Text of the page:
Black Gold Sights
Lite Packable Game Bags
Elk
Contributors to this thread:
Teeton 16-Jul-19
Destroyer350 16-Jul-19
Paul@thefort 16-Jul-19
elkocd 16-Jul-19
Franklin 16-Jul-19
backcountrymuzzy 16-Jul-19
Oryx35 16-Jul-19
wyobullshooter 16-Jul-19
YZF-88 16-Jul-19
Brotsky 16-Jul-19
ohiohunter 16-Jul-19
Trial153 16-Jul-19
elkmtngear 16-Jul-19
Nick Muche 16-Jul-19
ohiohunter 16-Jul-19
cnelk 16-Jul-19
ohiohunter 16-Jul-19
WapitiBob 16-Jul-19
Ucsdryder 16-Jul-19
Mule Power 16-Jul-19
Rickm 16-Jul-19
ground hunter 16-Jul-19
orionsbrother 16-Jul-19
JSW 16-Jul-19
Predeter 16-Jul-19
Ermine 17-Jul-19
'Ike' (Phone) 17-Jul-19
bigeasygator 17-Jul-19
Teeton 17-Jul-19
Charlie Rehor 17-Jul-19
76aggie 17-Jul-19
Matt 17-Jul-19
wyobullshooter 17-Jul-19
Grey Ghost 18-Jul-19
RyanM 18-Jul-19
Cheesehead Mike 18-Jul-19
Little Bear 18-Jul-19
ohiohunter 18-Jul-19
Backpack Hunter 18-Jul-19
Julius Koenig 18-Jul-19
ElkNut1 18-Jul-19
trophyhill 21-Jul-19
Aspen Ghost 26-Jul-19
Ucsdryder 26-Jul-19
elkstabber 26-Jul-19
elkstabber 26-Jul-19
Kurt 26-Jul-19
From: Teeton
16-Jul-19
Ok I don't remember what bags I had the last timer I used them. But they where lite, packable, strong and I guess I threw them away after I used them.. This will be for a backpack hunt, so they need them to be lite, strong, packable and for a boned out elk... They don't have to be reusable, but would consider.. So what's everyone running and maybe why your running them?? Thanks Ed

One more thing, if you can tell me of a OTC honey hole in Colorado I'd be much obliged.. :) But I really do need to know about game bags. :)

From: Destroyer350
16-Jul-19
Argali makes some nice ones. I think they weigh 9 ounces.

And my OTC honey hole is in a place called RMNP. Theres some OK ones in there, just make sure you hunt at night.

From: Paul@thefort
16-Jul-19
Check out, Caribou big game bags. -- a little pricey but washable and reusable. Or just purchase some cheap cotton pillow cases.

From: elkocd
16-Jul-19
I've packed out around 20 bulls with my Caribou bags. Just wash/bleach after each use and they keep going. Well worth the investment imho. There are a few more that use the same material.

From: Franklin
16-Jul-19
Just bought some Allen Outfitter bags.

16-Jul-19
TAG bags have been great for the past 2 seasons for me

From: Oryx35
16-Jul-19
Here's another vote for Caribou

16-Jul-19
I won’t use anything but Caribou game bags. I vacuum seal mine so they take up even less space.

From: YZF-88
16-Jul-19

YZF-88's embedded Photo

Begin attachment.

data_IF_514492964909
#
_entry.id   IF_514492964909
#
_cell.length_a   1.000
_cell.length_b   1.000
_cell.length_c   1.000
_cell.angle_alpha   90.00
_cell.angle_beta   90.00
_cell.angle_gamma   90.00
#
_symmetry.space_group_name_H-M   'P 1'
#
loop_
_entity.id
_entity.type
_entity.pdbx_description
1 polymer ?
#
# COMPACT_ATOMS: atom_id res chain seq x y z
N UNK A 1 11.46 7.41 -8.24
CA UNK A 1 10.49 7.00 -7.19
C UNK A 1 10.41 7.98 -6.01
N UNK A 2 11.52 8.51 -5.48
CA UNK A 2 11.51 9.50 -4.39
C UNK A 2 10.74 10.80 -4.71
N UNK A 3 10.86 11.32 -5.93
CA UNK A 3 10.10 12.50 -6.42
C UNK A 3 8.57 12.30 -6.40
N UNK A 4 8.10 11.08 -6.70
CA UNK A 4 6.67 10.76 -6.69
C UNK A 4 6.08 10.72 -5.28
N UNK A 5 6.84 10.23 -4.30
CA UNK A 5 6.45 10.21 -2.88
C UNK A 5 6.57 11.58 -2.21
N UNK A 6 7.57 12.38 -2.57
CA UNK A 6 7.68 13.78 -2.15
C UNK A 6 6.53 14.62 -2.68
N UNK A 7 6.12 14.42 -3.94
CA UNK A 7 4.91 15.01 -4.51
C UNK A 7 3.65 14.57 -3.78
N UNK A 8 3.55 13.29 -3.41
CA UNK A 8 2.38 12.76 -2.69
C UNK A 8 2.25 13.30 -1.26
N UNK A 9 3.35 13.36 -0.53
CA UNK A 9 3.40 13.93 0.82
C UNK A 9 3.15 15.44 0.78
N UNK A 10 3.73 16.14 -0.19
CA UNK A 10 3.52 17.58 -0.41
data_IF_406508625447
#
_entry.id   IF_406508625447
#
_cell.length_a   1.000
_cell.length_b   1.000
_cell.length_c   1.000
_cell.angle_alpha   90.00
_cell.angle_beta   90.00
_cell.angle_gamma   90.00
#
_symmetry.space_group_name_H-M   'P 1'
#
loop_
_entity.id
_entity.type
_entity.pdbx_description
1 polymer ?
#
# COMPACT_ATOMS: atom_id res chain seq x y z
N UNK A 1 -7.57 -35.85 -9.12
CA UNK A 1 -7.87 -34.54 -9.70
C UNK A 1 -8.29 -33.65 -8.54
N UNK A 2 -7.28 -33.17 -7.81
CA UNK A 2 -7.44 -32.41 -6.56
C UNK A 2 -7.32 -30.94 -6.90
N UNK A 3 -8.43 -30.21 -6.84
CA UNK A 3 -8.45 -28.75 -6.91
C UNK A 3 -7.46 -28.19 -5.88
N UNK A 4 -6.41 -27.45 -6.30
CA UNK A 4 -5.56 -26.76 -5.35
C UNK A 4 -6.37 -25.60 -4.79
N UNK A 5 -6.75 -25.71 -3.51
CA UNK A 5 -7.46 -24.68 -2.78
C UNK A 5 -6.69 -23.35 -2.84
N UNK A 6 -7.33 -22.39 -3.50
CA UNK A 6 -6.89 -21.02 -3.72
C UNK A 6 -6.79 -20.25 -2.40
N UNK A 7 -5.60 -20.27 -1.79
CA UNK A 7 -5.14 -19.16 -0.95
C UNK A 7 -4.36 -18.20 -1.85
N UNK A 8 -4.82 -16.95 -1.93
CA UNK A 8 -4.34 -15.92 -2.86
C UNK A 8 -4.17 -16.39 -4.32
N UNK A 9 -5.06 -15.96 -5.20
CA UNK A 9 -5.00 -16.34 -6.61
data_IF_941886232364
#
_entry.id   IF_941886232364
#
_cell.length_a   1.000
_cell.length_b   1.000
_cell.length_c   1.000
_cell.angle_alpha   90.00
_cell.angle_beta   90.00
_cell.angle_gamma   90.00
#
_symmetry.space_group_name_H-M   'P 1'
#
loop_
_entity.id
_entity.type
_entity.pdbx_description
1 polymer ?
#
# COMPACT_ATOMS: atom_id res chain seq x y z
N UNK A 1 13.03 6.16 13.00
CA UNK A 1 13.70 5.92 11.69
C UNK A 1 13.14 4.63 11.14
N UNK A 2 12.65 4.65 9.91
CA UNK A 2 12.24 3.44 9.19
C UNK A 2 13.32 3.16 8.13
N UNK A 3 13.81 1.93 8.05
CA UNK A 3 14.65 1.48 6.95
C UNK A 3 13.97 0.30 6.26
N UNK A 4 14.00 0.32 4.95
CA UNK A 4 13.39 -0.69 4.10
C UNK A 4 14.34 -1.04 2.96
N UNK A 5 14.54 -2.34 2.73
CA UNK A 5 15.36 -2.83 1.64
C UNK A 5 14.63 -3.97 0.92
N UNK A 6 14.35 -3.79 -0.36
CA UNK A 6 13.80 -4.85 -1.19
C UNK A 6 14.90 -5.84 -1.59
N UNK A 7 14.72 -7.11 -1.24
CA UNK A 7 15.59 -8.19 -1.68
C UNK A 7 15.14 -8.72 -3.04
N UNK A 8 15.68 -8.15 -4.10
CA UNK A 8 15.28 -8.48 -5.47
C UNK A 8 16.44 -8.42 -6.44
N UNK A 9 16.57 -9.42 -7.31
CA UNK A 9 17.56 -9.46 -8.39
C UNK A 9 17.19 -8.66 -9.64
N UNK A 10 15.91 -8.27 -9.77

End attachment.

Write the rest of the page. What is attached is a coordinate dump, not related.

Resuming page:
YZF-88's embedded Photo
I use the TAG BOMB bags. They are good.

From: Brotsky
16-Jul-19
I use the Black Ovis bags, they are basically rebranded TAG bags.

From: ohiohunter
16-Jul-19
I have one Kifaru meat bag and a couple Black Ovis, the Kif is very light.. take a look at'm.

From: Trial153
16-Jul-19
Argali, Black Ovis (Caribou), tag bags....all good

From: elkmtngear
16-Jul-19
Lightest, most packable method I know:

From: Nick Muche
16-Jul-19
TAG bags for me. The owner is local to Fairbanks and Black Ovis ripped off the design.

From: ohiohunter
16-Jul-19
panty hose would be a nightmare with bone out meat.....

especially my fishnet panty hose!

From: cnelk
16-Jul-19
^^^ you need to take them off first :)

From: ohiohunter
16-Jul-19
NEVER! hahaha!

From: WapitiBob
16-Jul-19
Caribou wapiti 5 pc set.

From: Ucsdryder
16-Jul-19
I bought the Allen back country game bags off amazon on sale a couple months back. Seem to be similar to everything else out there.

From: Mule Power
16-Jul-19
Tag Bags for me. Love them and I like supporting small businesses. Larry is a good dude.

From: Rickm
16-Jul-19
Caribou bags for me. Had the same bags for at least 8 years and yes I have used them a time or two??. Tags are nice as well but I think the older ones are a little less durable. Tore my buddies on a moose.

16-Jul-19
My reusable bags are Alaskan game bags,,,,,, however each year I buy the cheap game bags from Allen at Walmart over the winter, and they hold up well, but dump them after use

16-Jul-19
Tag bags with a few odds and ends Kifaru and Caribou.

From: JSW
16-Jul-19
Caribou bags for sure. I use the small 4 pack that fits in a small nylon bag. Well under a pound and each one will hold 70-80# of meat. Kuiu makes some really nice ones as well. I have 2 that I will use on my POW hunt this year.

From: Predeter
16-Jul-19
TAG Bags for the last 4 animals and very happy with them. Light and durable.

From: Ermine
17-Jul-19
Caribou are my favorite. Light and durable. I use the same bags over and over

17-Jul-19
BlackOvis

From: bigeasygator
17-Jul-19
Have used TAG and Caribou bags in the past and both are awesome. Picked up some Argali bags this year and going to give them a go on Kodiak. They all make "slimmed down" versions designed for boned out meat that will save you a few ounces over the bigger versions designed for full quarters. The TAG and Argali versions come in right around 10 oz for a set.